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    Cisco CDA, Greece Create a Solutions Platform at a National Level

    The Cisco CDA (Country Digital Acceleration) program is unique in the market and is designed to work collaboratively at a nation and state level. Its goal is to both help the local government deal with critical problems in line with Cisco’s solutions and place Cisco in a trusted position so that both benefit from a deeper level of engagement.  

    The latest project in Greece highlights the power and potential of this collaborative approach because it places Cisco at the heart of Greece’s digital transformation. This program is also expected to positively impact everything from Greece’s education system to the country’s resilience efforts post-pandemic. The collaboration also helps ensure the country’s green and digital transformation programs are successful.  

    I’m fascinated by the CDA program primarily due to its uniqueness and impressive success record across most continents and how it plays at a national level and above where most vendors currently can engage.  

    Cisco CDA

    What makes the CDA program unique is that it isn’t focused on selling Cisco products so much as on understanding the priorities and needs of large government entities.  It was used broadly during the pandemic to help governments move aging politicians to WebEx so that debates and votes could be done securely from the politicians’ homes.  Projects tend to be very large with impacts that approach national levels and fully establish a strong relationship between Cisco and the government they have helped on the generally successful completion of those projects.  

    The program’s value to the government is that it provides access to a relatively unbiased set of human resources that know its needs and limitations.  This knowledge helps create an affordable solution that meets the government’s needs while not exceeding its limitations.  

    The principal goal isn’t selling; instead, it assures the government’s needs are understood and that the solution meets those needs while falling within the limited funds it has to spend.  It is critical to point out this focus because most effort to sell to governments is focused on making the sale, not on assuring the outcome. The result is that more government efforts from non-Cisco companies fail rather spectacularly. 

    Also read: 5 Digital Transformation Hurdles and How to Get Over Them

    Cisco CDA and Greece

    The effort in Greece exemplifies the full promise of CDA. It is a broad initiative that increases the professional educational resources available to the country focused on advancing Greece’s technological competence and capability through a collaborative framework. This framework was driven jointly by Kyriakos Pierrakakis, Minister of Digital Governance in Greece; Cisco’s Gerri Elliott, EVP and Chief Customer and Partner Officer; Guy Diedrich, VP, and Global Innovation Officer; and Antonis Tsiboukis, the Managing Director at Cisco Greece.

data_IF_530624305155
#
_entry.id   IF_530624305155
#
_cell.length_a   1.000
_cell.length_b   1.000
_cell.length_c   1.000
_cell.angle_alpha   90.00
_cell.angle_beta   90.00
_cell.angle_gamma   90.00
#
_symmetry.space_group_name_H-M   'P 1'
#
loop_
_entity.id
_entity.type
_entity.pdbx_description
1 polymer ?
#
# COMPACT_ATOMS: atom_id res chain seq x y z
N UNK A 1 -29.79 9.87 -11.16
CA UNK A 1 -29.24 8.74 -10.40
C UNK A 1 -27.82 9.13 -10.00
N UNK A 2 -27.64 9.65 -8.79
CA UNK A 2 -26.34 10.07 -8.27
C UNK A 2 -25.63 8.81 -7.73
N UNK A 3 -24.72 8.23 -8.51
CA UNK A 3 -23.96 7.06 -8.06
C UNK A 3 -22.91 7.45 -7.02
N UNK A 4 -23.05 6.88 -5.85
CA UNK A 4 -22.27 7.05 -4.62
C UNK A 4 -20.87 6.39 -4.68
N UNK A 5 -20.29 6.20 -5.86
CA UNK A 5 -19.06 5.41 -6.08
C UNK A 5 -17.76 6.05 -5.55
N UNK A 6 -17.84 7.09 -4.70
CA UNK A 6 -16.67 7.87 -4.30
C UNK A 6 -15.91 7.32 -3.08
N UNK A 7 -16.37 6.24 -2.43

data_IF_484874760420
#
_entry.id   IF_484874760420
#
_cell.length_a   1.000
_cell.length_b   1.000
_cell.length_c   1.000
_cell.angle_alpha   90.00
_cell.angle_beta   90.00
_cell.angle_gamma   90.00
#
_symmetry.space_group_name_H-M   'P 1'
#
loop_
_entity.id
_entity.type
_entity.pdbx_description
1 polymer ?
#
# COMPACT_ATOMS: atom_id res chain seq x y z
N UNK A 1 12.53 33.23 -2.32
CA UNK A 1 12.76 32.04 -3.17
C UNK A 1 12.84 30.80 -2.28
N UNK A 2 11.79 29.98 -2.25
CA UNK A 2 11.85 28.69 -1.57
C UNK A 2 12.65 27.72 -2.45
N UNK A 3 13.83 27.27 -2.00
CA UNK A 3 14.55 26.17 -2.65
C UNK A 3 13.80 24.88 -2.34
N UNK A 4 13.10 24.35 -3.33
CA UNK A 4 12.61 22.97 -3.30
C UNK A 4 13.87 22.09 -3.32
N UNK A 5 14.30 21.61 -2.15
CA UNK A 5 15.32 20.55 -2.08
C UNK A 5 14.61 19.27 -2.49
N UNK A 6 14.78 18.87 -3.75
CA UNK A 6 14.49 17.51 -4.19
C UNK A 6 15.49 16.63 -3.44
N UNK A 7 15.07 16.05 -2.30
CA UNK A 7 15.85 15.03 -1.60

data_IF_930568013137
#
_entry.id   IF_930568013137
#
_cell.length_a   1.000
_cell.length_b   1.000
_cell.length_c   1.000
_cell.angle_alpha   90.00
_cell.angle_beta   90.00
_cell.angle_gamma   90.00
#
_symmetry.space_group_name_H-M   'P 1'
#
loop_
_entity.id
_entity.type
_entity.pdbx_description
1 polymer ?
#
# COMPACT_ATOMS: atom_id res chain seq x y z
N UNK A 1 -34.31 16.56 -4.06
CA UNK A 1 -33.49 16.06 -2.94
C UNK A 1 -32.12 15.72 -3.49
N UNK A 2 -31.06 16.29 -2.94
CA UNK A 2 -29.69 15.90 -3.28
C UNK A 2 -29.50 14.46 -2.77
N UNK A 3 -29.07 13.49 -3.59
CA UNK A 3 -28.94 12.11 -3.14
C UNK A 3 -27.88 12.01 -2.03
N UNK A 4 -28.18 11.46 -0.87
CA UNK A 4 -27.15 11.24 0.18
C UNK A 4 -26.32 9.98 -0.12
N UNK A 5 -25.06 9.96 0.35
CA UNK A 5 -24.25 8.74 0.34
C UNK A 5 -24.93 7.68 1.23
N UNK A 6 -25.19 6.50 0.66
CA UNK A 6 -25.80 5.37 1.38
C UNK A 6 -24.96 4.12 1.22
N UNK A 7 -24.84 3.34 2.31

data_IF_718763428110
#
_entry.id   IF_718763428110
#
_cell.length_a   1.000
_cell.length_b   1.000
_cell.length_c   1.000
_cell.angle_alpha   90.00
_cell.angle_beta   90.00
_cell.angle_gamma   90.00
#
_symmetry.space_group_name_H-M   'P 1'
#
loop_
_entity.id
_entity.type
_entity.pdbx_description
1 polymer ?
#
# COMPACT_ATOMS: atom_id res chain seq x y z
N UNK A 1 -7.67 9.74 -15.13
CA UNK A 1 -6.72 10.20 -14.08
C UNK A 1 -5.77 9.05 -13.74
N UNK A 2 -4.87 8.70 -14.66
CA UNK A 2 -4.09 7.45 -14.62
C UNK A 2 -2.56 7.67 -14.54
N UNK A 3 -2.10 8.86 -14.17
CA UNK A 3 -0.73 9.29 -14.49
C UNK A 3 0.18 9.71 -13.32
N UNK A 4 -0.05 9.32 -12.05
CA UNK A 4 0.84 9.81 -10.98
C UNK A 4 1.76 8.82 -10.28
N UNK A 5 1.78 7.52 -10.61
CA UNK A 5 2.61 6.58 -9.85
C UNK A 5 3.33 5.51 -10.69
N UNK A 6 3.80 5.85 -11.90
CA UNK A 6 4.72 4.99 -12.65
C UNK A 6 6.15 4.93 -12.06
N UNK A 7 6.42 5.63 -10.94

This Greek/Cisco CDA effort is the broadest I’ve seen so far.  Goals include digitization and security of public sector services, establishing hybrid learning models for Greek schools, spinning up new cybersecurity and IT skills in Greece, helping to establish Greece’s digital ports of the future, and helping Greece with foundational support on its journey to building a resilient and inclusive economy and society. 

    A significant part of this effort consists of opening a Cisco Digital Transformation and Skills Center in Thessaloniki. This center is focused on developing practical, affordable solutions through the application of Cisco, and Cisco partner, solutions.  This effort has additional partners in educational and institutional research entities. The focus for this last effort includes improving Greek quality of life (like Smart Cities), health systems, rural development, tourism, environmental protection, and civil protection, among others.  

    A Unique Working Foundation

    The Cisco CDA program is the only corporate program I’m aware of that focuses on the relationship at a governmental scale over sales to that government. The effort initially works to build a foundation of trust and then, without violating that trust, moves to put Cisco and the critical junction between national need and technological capability, providing a reliable, trustworthy, and trusted path to an assured solution benefitting the participating government.  

    This effort is unique because that focus is on building relationships, not on selling products, and when the two things come into conflict, favoring the relationship over sales revenue. In the end, both the staffing level, from both the government partner and Cisco, makes the CDA effort as successfully unique as it has become.  

    Read next: Using Responsible AI to Push Digital Transformation

    Rob Enderle
    As President and Principal Analyst of the Enderle Group, Rob provides regional and global companies with guidance in how to create credible dialogue with the market, target customer needs, create new business opportunities, anticipate technology changes, select vendors and products, and practice zero dollar marketing. For over 20 years Rob has worked for and with companies like Microsoft, HP, IBM, Dell, Toshiba, Gateway, Sony, USAA, Texas Instruments, AMD, Intel, Credit Suisse First Boston, ROLM, and Siemens.

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